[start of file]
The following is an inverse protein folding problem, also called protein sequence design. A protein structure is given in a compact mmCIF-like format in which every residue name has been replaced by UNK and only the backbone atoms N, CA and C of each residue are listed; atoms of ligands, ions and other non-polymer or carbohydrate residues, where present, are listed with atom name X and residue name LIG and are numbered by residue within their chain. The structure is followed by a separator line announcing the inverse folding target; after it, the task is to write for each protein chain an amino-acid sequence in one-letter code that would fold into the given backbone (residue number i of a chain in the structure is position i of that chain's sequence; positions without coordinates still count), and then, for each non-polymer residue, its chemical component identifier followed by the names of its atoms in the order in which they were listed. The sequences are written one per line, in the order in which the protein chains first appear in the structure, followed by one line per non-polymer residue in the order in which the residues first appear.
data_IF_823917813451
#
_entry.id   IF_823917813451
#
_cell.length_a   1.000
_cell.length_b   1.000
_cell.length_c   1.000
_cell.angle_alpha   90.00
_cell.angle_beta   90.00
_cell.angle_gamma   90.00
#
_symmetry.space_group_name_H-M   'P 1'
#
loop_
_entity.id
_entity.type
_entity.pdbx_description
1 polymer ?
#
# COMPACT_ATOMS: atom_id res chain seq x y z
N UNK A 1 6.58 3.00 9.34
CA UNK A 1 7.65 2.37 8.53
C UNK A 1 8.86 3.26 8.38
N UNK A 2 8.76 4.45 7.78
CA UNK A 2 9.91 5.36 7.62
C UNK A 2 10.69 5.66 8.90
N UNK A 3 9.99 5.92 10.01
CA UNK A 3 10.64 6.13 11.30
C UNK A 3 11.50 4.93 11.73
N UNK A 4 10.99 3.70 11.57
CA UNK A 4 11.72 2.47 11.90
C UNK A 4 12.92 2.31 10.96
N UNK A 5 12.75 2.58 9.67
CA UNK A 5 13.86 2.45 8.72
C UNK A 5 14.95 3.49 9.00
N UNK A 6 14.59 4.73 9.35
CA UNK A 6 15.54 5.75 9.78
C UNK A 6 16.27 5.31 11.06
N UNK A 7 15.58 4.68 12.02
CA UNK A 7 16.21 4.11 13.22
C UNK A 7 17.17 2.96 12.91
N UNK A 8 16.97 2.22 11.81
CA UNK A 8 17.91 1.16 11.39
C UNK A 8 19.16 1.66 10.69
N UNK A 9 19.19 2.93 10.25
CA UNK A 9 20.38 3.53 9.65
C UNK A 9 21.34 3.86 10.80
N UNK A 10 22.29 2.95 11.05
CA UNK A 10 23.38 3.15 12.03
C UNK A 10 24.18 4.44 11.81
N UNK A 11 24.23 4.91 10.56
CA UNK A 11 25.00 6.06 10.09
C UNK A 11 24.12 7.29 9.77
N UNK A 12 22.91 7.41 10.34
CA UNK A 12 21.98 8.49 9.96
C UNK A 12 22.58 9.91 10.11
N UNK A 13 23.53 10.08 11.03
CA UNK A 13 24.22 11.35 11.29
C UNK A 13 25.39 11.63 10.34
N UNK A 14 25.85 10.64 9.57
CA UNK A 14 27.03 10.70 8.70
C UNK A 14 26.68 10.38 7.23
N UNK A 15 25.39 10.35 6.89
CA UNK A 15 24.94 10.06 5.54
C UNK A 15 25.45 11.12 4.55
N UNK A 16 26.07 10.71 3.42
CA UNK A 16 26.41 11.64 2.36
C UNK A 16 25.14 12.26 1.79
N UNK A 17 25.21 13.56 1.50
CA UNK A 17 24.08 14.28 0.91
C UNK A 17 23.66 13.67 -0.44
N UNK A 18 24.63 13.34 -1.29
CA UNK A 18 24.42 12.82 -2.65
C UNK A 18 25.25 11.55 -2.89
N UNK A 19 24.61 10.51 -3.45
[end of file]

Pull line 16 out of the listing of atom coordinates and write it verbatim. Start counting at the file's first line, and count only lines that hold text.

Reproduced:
_entity.id